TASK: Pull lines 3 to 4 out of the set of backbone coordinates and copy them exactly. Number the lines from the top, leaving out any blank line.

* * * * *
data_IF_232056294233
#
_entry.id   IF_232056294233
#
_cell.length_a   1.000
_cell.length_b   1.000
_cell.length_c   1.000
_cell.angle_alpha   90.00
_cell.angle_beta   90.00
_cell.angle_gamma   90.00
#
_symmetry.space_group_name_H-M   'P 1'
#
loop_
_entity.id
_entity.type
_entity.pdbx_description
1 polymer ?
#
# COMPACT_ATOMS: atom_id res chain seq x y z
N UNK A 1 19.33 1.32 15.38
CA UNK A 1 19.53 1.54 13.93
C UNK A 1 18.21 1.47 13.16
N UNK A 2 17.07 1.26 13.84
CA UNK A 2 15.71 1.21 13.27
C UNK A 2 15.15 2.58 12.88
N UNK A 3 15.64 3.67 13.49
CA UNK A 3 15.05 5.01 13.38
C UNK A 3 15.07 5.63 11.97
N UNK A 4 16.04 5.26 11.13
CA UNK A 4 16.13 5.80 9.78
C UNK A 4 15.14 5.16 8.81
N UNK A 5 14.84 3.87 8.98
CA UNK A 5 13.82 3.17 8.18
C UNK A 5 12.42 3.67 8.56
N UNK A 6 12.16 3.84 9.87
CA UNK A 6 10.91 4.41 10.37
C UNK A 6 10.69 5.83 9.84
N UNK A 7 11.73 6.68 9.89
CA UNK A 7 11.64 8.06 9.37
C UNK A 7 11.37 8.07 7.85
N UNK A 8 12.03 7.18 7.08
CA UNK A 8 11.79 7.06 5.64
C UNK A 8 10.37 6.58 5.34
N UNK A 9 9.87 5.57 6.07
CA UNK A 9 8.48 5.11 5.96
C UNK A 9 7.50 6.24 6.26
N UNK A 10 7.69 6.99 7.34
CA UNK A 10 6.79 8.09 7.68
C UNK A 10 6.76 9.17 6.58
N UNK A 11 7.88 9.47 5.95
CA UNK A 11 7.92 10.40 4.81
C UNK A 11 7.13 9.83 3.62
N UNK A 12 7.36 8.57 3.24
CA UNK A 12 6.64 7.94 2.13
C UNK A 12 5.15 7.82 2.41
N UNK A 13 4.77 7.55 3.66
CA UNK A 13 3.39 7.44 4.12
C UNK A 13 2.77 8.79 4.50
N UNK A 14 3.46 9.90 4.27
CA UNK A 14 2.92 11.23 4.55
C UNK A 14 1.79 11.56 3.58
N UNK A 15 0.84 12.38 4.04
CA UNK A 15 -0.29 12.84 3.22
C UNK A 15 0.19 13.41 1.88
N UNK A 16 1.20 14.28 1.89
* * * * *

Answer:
_entry.id   IF_232056294233
#